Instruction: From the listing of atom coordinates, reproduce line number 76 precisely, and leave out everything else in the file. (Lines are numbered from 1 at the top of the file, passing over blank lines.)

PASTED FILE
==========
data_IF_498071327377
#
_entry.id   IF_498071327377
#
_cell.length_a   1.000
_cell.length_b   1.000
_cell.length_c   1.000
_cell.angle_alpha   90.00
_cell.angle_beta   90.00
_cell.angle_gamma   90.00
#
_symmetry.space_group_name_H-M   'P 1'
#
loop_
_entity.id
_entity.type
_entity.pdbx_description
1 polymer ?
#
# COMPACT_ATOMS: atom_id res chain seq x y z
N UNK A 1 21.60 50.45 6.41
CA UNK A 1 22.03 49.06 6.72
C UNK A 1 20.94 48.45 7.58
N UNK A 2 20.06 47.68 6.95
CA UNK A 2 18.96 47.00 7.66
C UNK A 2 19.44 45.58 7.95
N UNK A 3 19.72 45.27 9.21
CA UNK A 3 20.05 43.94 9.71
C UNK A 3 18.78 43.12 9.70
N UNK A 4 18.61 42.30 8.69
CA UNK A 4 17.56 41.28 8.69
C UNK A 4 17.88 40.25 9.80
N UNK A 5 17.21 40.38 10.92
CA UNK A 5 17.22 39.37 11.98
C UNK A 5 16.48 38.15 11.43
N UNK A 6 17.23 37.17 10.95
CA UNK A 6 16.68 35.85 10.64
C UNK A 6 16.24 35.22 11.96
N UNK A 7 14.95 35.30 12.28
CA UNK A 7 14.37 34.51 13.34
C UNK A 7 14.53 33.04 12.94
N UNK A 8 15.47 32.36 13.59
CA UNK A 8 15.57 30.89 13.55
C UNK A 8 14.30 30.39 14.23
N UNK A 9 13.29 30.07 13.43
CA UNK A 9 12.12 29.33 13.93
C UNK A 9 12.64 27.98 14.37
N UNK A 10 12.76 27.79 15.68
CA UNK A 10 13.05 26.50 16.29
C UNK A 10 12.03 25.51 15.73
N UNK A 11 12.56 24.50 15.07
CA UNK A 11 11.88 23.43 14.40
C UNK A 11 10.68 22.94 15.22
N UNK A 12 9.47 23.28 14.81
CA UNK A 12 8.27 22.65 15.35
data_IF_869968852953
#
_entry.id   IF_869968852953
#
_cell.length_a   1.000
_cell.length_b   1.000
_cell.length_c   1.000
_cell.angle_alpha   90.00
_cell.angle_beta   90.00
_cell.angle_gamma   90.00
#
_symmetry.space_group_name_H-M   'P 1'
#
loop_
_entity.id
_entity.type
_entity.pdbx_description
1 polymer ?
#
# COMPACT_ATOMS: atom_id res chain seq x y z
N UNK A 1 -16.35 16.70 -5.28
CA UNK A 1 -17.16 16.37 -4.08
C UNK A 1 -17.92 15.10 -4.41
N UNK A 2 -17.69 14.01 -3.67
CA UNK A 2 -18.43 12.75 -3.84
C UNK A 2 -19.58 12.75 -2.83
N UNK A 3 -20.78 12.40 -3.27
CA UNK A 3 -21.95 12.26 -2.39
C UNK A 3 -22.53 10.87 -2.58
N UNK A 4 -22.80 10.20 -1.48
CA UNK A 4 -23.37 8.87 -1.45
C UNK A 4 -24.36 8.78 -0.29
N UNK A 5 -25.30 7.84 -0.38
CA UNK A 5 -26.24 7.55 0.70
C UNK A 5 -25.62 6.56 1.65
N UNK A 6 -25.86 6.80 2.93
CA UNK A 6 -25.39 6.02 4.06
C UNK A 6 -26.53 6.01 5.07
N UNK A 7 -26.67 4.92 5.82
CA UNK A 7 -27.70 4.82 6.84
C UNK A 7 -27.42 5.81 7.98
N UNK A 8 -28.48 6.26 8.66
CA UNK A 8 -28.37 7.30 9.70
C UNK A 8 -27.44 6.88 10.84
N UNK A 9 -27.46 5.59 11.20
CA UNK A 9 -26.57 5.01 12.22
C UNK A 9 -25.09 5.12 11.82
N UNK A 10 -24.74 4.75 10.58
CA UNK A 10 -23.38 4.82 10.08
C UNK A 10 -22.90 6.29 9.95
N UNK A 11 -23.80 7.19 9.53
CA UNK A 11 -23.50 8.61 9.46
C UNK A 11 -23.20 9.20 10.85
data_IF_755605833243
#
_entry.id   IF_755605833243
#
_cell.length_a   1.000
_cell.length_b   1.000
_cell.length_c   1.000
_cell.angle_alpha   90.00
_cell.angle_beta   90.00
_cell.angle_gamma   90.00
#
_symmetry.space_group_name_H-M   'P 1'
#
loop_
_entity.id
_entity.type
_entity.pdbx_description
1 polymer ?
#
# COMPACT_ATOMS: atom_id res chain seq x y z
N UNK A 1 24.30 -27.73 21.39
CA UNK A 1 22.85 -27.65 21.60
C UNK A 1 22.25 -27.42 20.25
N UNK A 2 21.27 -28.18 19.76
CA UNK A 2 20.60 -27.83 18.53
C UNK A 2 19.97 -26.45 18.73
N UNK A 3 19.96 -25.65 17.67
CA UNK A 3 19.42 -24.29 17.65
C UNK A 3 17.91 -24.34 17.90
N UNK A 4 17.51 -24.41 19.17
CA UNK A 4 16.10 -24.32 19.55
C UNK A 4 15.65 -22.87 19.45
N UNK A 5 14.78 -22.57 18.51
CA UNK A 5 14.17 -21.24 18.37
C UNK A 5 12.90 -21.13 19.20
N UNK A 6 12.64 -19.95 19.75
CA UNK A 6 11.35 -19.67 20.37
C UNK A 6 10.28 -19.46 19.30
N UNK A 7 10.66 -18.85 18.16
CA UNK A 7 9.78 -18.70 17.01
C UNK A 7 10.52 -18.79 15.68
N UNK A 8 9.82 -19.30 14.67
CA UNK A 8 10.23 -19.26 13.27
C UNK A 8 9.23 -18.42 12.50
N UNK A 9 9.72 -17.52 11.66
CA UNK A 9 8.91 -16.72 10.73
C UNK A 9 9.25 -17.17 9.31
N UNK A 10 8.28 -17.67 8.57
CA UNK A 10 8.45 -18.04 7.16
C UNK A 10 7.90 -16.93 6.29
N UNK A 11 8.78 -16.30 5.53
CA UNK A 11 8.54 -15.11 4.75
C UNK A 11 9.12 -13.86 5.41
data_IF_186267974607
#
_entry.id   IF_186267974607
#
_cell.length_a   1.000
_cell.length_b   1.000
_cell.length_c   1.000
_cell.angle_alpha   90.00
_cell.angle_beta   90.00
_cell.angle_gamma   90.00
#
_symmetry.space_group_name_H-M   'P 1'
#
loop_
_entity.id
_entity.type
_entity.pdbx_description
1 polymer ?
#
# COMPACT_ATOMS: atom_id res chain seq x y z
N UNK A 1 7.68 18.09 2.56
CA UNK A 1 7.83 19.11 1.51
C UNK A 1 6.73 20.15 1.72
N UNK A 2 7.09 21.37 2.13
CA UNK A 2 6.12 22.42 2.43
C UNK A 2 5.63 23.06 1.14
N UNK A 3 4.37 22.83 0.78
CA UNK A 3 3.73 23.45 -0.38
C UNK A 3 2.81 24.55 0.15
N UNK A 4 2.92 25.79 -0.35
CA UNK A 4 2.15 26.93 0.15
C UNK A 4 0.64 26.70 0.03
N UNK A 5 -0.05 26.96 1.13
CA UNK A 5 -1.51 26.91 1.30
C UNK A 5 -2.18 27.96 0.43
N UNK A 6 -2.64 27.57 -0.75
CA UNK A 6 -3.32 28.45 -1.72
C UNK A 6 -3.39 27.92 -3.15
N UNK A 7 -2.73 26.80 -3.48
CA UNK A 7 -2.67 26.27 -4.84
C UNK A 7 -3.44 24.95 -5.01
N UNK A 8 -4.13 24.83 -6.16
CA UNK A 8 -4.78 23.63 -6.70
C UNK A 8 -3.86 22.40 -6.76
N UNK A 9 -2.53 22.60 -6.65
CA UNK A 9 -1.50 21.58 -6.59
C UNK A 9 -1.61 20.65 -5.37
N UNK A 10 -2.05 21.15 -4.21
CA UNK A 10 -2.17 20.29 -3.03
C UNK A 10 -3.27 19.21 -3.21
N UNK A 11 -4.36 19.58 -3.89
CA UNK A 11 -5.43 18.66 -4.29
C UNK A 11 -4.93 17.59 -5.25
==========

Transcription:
N UNK A 1 -16.35 16.70 -5.28